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ADIFF’s US Independent: Activism and Social Commentary Film Series presents 14 programs that take a look at the diversity of voices in independent film in USA.
NEW YORK, UNITED STATES, May 10, 2022 /EINPresswire.com/ — The African Diaspora International Film Festival (ADIFF) – in collaboration with the Office of Diversity and Community Affairs at Teachers College, Columbia University – hosts the US Independent: Activism & Social Commentary Film Series featuring 16 films highlighting diverse voices in the USA.
ADIFF’s US Independent: Activism and Social Commentary Film Series presents 14 programs that take a look at the diversity of voices in the independent film scenario in the United States. Independent films are made outside of the studio system, often with lower budgets, by filmmakers who have a vision and mission to tell a story. The films in the selection reflect strongly that reality.
Three documentaries spotlight the life of three personalities that contributed significantly to the American cultural landscape. Alice Walker: Beauty In Truth by Pratibha Parmar tells the compelling story of an extraordinary woman. Alice Walker made history as the first black woman to win the Pulitzer Prize for fiction for her groundbreaking novel, The Color Purple. Mary Lou Williams: The Lady Who Swings the Band by Carol Bash is a feature documentary on the life and music of this renowned jazz pianist, composer and arranger and Paul Laurence Dunbar: Beyond The Mask by Frederick Lewis is a documentary on the life and legacy of the first African American to achieve national fame as a writer, Paul Laurence Dunbar (1872-1906), best remembered for his poem, “We Wear the Mask”.
Other films present stories of individuals fighting for social justice including The Last Revolutionary by Michael Brewer about Mac Perkins who, in his Los Angeles throwback hideout, is plotting to stop an attack from the far right and racist groups around the country; Betrayal of a Nation by Brandi Webb, a documentary in which The U.S Government is indicted and brought to trial on charges holding it accountable for crimes against citizens of color; Fighting for Respect by Joanne Burke, a documentary that captures the plight of African American soldiers who fought in WWI, receiving the Croix de Guerre military decoration from France, while still fighting discrimination and hatred at home in America; Angels on Diamond Street by Petr Lom, a film about three inspiring women fighting for social justice in an African American church in North Philadelphia who help a Mexican undocumented immigrant asking for sanctuary; Running with My Girls by Rebekah Henderson follows five diverse female activists who decide to run for municipal office in Denver — one of the fastest gentrifying cities in the U.S.
Other independent films tell more personal stories that deal with issues of personal struggle and healing including Desiree by Felix de Rooy, about a young psychologically troubled woman from Brooklyn; Stand Down Soldier by Jeryl Prescott about Sergeant Stacy Armstrong who returns home from three deployments with PTSD; The Sleeping Negro by Skinner Myers about a young black man who must overcome rage, alienation, and hopelessness in order to find his own humanity; Thicker Than Blood by Anthony Williams about a tight-knit family left broken and faced with the task of trying to figure out how to pick up the pieces and put them back together before losing each other forever and Angelica by Marisol Gómez-Mouakad about a young Black Puerto Rican woman forced to re-evaluate her relationship with her racist mother and family members.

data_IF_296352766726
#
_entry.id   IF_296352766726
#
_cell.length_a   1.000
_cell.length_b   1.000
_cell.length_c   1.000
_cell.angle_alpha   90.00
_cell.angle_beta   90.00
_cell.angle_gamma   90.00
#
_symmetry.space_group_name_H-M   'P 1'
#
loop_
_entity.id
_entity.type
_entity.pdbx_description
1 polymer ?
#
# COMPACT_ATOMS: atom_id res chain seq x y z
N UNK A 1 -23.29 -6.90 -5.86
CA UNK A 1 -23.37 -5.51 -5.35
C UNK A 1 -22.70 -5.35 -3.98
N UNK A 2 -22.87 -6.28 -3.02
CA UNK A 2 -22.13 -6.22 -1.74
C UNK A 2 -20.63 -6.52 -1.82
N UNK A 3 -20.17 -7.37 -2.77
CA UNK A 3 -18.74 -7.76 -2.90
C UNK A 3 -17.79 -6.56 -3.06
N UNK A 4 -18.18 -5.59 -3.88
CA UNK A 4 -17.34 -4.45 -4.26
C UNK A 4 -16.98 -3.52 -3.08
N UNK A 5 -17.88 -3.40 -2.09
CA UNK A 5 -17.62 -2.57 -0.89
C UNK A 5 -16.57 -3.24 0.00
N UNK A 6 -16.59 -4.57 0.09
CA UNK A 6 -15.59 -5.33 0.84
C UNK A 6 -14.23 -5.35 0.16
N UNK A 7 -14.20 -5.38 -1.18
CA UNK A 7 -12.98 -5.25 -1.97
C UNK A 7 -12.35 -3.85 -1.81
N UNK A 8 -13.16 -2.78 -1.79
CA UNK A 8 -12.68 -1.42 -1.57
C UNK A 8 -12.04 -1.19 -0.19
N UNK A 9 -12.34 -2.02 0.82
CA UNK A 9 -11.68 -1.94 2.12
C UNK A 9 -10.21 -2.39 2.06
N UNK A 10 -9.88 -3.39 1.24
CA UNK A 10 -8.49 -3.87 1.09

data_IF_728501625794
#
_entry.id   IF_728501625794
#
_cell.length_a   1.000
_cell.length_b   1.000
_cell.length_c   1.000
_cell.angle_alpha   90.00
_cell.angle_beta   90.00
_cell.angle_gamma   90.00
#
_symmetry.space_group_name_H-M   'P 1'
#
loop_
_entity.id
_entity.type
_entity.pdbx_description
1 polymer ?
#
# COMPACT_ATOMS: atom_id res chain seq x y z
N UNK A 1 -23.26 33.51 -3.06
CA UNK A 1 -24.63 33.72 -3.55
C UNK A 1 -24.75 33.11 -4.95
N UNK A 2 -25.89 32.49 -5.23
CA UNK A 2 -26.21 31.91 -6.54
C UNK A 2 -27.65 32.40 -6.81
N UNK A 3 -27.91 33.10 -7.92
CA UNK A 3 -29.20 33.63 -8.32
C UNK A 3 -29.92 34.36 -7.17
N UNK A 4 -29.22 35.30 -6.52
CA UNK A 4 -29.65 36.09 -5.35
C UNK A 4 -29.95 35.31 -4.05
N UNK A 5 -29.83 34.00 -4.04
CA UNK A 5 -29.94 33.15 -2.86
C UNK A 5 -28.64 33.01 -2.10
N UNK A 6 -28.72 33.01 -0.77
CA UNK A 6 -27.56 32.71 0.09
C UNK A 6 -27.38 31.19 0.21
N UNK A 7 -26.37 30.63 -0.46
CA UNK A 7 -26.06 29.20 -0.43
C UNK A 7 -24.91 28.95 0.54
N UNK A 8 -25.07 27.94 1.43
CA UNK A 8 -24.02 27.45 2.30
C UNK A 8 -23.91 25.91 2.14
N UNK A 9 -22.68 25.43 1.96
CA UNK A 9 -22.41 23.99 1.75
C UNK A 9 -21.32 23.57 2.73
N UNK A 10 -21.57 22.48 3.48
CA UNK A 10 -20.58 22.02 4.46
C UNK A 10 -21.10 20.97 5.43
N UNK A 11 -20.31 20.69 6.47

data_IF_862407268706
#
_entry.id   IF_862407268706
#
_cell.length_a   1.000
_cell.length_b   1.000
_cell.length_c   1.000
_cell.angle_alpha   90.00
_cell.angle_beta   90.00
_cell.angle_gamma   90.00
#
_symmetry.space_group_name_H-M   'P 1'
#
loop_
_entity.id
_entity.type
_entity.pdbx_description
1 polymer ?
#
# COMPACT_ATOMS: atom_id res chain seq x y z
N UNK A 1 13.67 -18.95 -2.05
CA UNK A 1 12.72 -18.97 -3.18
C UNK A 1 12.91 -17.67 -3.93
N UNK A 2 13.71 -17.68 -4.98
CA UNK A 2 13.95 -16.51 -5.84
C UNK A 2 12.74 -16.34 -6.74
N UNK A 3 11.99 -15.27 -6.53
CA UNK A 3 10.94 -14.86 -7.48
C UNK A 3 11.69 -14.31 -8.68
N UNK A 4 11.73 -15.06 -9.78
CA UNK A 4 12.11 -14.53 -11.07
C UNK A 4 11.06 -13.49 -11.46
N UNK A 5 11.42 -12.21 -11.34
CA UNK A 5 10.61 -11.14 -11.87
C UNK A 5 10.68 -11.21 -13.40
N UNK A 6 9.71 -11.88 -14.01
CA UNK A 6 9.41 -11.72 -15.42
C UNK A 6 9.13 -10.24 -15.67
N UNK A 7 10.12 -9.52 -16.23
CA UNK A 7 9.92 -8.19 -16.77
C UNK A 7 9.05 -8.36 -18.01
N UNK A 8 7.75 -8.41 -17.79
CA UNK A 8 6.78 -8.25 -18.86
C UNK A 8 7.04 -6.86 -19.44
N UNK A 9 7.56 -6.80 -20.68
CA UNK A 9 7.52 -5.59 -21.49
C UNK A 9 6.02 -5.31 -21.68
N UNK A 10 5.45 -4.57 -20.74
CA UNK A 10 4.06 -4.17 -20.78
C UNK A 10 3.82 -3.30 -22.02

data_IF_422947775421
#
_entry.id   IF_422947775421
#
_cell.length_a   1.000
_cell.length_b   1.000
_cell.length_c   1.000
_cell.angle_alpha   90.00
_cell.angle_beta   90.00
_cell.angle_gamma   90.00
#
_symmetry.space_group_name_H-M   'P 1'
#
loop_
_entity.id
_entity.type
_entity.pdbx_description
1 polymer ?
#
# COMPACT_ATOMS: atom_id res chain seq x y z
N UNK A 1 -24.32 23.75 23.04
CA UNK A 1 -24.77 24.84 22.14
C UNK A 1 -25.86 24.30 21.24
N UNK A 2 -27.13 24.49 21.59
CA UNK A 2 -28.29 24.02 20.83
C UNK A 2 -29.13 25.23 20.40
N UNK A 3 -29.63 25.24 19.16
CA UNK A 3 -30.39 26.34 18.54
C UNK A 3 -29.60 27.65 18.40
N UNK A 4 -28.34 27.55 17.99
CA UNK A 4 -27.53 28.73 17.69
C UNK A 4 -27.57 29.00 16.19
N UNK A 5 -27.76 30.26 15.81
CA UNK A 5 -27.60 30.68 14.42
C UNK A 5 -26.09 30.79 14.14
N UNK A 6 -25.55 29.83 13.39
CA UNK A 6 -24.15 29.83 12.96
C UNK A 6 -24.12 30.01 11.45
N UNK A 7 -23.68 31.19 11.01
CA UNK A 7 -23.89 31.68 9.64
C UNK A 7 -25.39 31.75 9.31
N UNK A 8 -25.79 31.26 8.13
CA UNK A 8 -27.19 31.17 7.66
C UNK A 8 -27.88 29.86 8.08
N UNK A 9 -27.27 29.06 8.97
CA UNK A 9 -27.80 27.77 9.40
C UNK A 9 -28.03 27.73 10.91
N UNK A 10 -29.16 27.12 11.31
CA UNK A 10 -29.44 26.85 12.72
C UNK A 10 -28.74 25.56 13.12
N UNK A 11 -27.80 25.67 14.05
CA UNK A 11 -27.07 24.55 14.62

The US Short program includes White Like the Moon by Marina Gonzalez Palmier about a Mexican-American girl who struggles to keep her identity when her mother forces her to bleach her skin; The Mason Ring by Terry Dawson about a pair of siblings who make a late night drop off at a funeral home and have an impromptu goodbye with their deceased grandfather and Kenbe Fem: A Haitian Story of Survival, Unity and Strength, a documentary by Mark Goodnow and David Pierre-Louis about the resilience of the Haitian community.
Included in the series are 8 documentaries and 8 narratives. Ticket prices are $10 for one screening/program and $45 for an all-access pass.
Alice Walker: Beauty In Truth by Angelica by Marisol Gómez-Mouakad (USA)
Betrayal of a Nation by (USA)
Desiree by Felix de Rooy (USA)
Fighting for Respect: African Americans in WWI by Joanne Burke (USA/France)
Kenbe Fem: A Haitian Story of Survival, Unity and Strength by Mark Goodnow (USA)
Mary Lou William: The Lady Who Swings the Band by Carol Bash (USA)
The Mason Ring by Terry Dawson (USA)
Running with My Girls by Rebekah Henderson (USA)
The Sleeping Negro by Skinner Myers (USA)
Stand Down Soldier by Jeryl Prescott (USA)
Paul Laurence Dunbar: Beyond the Mask by Kane Stratton (USA)
Thicker Than Blood by Anthony Williams (USA)
The Last Revolutionary by Michael Brewer (USA)
White Like the Moon by Marina Gonzalez Palmier (USA)
Angelica by Marisol Gómez-Mouakad (USA/Puerto Rico)
Angels on Diamond Street by Petr Lom (USA/Netherlands)
The African Diaspora International Film Festival (ADIFF) is a 501(c)(3) not for profit organization.
The US INDEPENDENT ACTIVISM & SOCIAL COMMENTARY FILM SERIES is made possible thanks to the support of the following institutions and individuals: ArtMattan Productions; the Office of the Vice President for Diversity and Community Affairs, Teachers College, Columbia University and the Upper Manhattan Empowerment Zone Development Corporation and administered by LMCC, The New York State Council on the Arts and the New York City Department of Cultural Affairs.
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